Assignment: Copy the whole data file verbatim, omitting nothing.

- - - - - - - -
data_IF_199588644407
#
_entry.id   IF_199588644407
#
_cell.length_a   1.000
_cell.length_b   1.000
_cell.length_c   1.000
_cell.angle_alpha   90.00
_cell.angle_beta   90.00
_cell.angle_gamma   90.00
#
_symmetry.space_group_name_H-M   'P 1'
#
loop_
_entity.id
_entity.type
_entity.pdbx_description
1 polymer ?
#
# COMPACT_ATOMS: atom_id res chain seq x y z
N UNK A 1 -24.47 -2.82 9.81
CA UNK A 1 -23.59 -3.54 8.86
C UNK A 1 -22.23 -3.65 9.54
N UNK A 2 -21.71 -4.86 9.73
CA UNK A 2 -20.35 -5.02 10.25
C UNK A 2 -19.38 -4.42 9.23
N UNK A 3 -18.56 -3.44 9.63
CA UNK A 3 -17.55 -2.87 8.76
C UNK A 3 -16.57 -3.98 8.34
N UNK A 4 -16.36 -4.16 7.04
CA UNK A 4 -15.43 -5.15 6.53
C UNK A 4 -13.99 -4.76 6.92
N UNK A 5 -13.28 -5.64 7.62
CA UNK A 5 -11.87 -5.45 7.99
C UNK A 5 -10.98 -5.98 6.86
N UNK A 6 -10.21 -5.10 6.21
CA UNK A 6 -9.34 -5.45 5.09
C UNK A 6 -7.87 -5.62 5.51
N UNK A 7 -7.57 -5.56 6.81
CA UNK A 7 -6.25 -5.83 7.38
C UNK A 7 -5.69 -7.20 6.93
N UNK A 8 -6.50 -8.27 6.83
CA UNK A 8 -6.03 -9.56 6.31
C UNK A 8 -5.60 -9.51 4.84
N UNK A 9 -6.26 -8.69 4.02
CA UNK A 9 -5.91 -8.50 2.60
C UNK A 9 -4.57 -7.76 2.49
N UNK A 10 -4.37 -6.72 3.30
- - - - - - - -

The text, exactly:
data_IF_199588644407
#
_entry.id   IF_199588644407
#
_cell.length_a   1.000
_cell.length_b   1.000
_cell.length_c   1.000
_cell.angle_alpha   90.00
_cell.angle_beta   90.00
_cell.angle_gamma   90.00
#
_symmetry.space_group_name_H-M   'P 1'
#
loop_
_entity.id
_entity.type
_entity.pdbx_description
1 polymer ?
#
# COMPACT_ATOMS: atom_id res chain seq x y z
N UNK A 1 -24.47 -2.82 9.81
CA UNK A 1 -23.59 -3.54 8.86
C UNK A 1 -22.23 -3.65 9.54
N UNK A 2 -21.71 -4.86 9.73
CA UNK A 2 -20.35 -5.02 10.25
C UNK A 2 -19.38 -4.42 9.23
N UNK A 3 -18.56 -3.44 9.63
CA UNK A 3 -17.55 -2.87 8.76
C UNK A 3 -16.57 -3.98 8.34
N UNK A 4 -16.36 -4.16 7.04
CA UNK A 4 -15.43 -5.15 6.53
C UNK A 4 -13.99 -4.76 6.92
N UNK A 5 -13.28 -5.64 7.62
CA UNK A 5 -11.87 -5.45 7.99
C UNK A 5 -10.98 -5.98 6.86
N UNK A 6 -10.21 -5.10 6.21
CA UNK A 6 -9.34 -5.45 5.09
C UNK A 6 -7.87 -5.62 5.51
N UNK A 7 -7.57 -5.56 6.81
CA UNK A 7 -6.25 -5.83 7.38
C UNK A 7 -5.69 -7.20 6.93
N UNK A 8 -6.50 -8.27 6.83
CA UNK A 8 -6.03 -9.56 6.31
C UNK A 8 -5.60 -9.51 4.84
N UNK A 9 -6.26 -8.69 4.02
CA UNK A 9 -5.91 -8.50 2.60
C UNK A 9 -4.57 -7.76 2.49
N UNK A 10 -4.37 -6.72 3.30